I have been learning about and implementing RIE (pronounced Rye and short for Resources for Infant Educarers) parenting for about two years now. Over that time, I have experimented with different parenting techniques, including some that have not been so respectful, but I have always found my footing and the way forward when I have come back to RIE.
The whole notion of Magda Gerber’s that my children are capable, unique individuals worthy of my respect completely resonates with me. Understanding that who they are and how they act, today, right now, is perfect for them at this time, has allowed me to let go of my preconceived ideas of what I think they should be doing and allowed them the space to grow in confidence, paving their own paths under my gentle guidance.
Of course, it has not always been gentle. There are most definitely days where my children see the worst of me but even in those times I am able to make it through, under the guidance of RIE, by having open and honest communication with my children; apologising without excuses and letting my children know that even Mummies have hard days.
One thing I have noticed over my time of learning and reading through countless blog articles and Facebook forums is that it is not easy starting out. Stepping over from traditional, mainstream parenting to respectful parenting is, sadly, not always a seamless transition. I remember being completely overwhelmed in the beginning, not knowing where to start. Everything I did took such conscious effort and I felt I was trying to break years of bad habits overnight, so I would somehow wake up the next morning a RIE/ respectful parent.
It did not unfold like this, however and even now after over a year of being a fairly committed advocate of RIE, I am still learning new things about respectful parenting on a regular basis.
So what I am endeavouring to do here is to put together a resource where people who are new to RIE or want to know more can access articles with information that will help them, depending on their child’s stage and needs. One thing I learned early on in my parenting transition was to take small steps. Read enough articles to get the general feel for respectful parenting and then focus on one area for change; focusing on it until it has become habitual. It can take weeks of dedication to change just one area of parenting in this way.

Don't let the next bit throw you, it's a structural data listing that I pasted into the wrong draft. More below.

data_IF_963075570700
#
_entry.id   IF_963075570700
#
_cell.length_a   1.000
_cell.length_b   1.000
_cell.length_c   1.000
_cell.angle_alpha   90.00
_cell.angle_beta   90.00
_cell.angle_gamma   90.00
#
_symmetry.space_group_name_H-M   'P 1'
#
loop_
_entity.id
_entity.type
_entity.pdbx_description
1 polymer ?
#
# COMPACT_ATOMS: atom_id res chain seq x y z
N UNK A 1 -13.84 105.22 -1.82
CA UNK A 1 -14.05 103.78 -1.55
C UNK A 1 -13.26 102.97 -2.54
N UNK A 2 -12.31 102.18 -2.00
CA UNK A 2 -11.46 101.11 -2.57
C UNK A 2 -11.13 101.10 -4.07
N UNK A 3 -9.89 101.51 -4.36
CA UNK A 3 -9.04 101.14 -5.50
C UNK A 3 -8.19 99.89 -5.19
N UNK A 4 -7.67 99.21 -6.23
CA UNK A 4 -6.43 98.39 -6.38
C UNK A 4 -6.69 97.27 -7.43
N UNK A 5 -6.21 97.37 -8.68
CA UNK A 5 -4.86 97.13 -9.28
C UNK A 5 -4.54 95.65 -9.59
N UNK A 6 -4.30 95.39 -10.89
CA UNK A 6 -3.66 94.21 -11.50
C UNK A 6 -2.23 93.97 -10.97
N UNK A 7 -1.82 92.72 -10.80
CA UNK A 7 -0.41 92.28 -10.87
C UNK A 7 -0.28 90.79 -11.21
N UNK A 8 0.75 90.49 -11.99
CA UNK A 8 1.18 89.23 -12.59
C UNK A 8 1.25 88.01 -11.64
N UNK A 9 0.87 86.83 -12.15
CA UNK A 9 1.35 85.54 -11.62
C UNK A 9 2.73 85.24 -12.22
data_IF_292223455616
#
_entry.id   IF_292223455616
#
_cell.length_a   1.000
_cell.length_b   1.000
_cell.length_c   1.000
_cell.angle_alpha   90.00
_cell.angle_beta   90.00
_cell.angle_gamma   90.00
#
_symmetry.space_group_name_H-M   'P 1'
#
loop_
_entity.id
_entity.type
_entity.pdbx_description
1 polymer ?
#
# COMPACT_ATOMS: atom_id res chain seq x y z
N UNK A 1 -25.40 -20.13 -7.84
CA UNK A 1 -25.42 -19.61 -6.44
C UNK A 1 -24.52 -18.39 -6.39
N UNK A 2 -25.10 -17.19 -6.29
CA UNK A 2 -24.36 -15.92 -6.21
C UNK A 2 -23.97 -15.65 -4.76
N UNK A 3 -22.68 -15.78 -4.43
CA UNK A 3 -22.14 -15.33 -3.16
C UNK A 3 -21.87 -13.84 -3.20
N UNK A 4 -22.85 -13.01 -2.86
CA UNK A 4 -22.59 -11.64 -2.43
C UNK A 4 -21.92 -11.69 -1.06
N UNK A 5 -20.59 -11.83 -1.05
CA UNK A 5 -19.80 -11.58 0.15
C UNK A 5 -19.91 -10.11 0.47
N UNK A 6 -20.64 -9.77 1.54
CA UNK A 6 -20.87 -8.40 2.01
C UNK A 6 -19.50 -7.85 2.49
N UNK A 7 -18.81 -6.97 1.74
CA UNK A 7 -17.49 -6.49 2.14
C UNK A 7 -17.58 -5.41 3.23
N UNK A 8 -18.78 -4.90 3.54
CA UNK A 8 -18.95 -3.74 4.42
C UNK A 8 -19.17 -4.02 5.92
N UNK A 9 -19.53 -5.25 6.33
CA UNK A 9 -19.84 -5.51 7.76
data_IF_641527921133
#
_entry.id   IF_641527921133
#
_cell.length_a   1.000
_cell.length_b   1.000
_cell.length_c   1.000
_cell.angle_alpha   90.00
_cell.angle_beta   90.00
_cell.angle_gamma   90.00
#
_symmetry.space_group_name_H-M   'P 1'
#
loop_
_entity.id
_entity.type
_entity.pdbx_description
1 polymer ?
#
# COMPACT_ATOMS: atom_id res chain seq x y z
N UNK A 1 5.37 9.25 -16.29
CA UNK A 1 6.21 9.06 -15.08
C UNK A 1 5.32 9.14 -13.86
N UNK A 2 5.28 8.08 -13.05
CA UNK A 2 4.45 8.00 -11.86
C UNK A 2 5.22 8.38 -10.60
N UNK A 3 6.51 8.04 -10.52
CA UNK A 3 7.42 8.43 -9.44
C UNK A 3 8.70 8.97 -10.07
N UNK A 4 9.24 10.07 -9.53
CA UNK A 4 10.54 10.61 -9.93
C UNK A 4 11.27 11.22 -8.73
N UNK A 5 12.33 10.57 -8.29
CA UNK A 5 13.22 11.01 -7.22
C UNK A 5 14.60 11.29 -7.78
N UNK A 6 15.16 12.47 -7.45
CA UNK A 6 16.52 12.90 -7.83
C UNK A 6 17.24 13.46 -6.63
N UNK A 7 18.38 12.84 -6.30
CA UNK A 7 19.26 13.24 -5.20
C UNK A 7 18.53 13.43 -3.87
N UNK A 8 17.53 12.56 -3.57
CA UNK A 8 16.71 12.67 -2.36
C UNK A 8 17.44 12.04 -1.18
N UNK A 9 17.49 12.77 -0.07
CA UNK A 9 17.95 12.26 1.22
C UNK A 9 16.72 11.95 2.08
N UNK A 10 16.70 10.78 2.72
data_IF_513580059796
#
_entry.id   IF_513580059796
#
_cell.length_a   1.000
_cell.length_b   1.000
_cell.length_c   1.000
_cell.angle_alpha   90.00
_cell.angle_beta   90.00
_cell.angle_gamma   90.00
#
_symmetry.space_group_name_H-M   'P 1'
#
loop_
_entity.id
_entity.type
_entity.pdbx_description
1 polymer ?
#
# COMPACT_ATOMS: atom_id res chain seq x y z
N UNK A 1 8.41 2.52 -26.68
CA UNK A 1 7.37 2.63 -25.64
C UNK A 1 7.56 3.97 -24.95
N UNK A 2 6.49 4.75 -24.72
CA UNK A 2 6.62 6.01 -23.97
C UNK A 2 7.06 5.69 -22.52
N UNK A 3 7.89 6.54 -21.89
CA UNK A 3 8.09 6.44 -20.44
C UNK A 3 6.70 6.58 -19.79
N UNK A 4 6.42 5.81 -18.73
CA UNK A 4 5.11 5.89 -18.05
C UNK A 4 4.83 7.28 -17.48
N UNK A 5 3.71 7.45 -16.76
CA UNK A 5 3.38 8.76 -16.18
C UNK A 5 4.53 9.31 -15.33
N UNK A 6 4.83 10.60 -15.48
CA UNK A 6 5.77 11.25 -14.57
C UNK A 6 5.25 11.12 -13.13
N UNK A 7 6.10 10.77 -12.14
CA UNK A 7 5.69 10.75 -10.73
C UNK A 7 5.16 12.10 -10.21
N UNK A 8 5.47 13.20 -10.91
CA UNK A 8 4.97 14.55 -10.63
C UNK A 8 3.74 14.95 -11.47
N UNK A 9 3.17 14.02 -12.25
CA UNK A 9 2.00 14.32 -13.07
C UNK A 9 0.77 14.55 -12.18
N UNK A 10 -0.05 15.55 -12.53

This collection is most definitely not a definitive guide and I welcome any feedback on areas you feel I have not covered or articles you feel should be included.
1. An introduction to RIE: What is it all about?
Why RIE? ~ Sydney Steiner (Learning Motherhood)
12 Reasons Why the RIE Craze Isn’t Crazy ~ Kelly Ray Meier (Tongonto)
RIE Parenting Basics (9 Ways to Put Respect into Action) ~ Janet Lansbury (Janet Lansbury – Elevating Childcare)
2. RIE for Newborns
When a child enters the world, parents’ lives are changed forever. Having been through this amazing experience, I believe nothing can really prepare you for the ride you aboard when you first set eyes on your child. No amount of advice from friends and family; no books can truly set you up to sail through parenting smoothly. This is because not only is every child different, but so too is every parent. There is no other family out there with the same combination of personalities, traits and ideals as yours but regardless of your circumstances, the principle behind RIE parenting can work for EVERYONE.
This is because to view a child with respect in all situations; trying to view the world from their perspective and treat them accordingly, is one of the main underlying values of RIE. This makes it possible for everyone to adopt this approach, regardless of their child’s temperament, personalities, abilities and inabilities.
For parents with newborns, these are the main areas of learning being undertaken. The articles here will help guide you through these important parts of your infant’s life.
RIE From the Start – 2 Simple Things you can do to Support Baby ~ Lisa Sunbury (Regarding Baby)
The key here is to change our own insecurities and perceptions about crying. We are ‘taught’ that a baby crying can only be a bad thing, that should be stopped at all costs, but when we consider that crying is the only way a baby can communicate with us, we can get past this notion and stop to listen to the story our baby is telling us instead of shushing her and in essence telling her we’re not interested in what she has to say.
7 Reasons to Calm Down About Babies Crying ~ Janet Lansbury (Janet Lansbury – Elevating Childcare)
Take a CALMS Approach to Your Crying Baby ~ Lisa Sunbury (Regarding Baby)
Video Would You Pick up This Crying Baby? ~ Janet Lansbury (Janet Lansbury – Elevating Childcare)
It is best to allow our babies the time and space to self-soothe and settle themselves to sleep from the beginning. They will of course need our support and understanding but ultimately they will learn to put themselves to sleep if they are trusted to do so.
The Subtleties of Babies Sleeping (4 Important Things to Know) ~ Janet Lansbury (Janet Lansbury – Elevating Childcare)
How I got my Baby to Sleep ~ Suchada Eickemeyer (Mama Eve)
How we Learned About Sleep – The RIE Way ~ Vanessa (Vanemama- Tongonto.com)
Video Getting Your Baby to Sleep Through the Night ~ Jill Spivack (Kids in the House)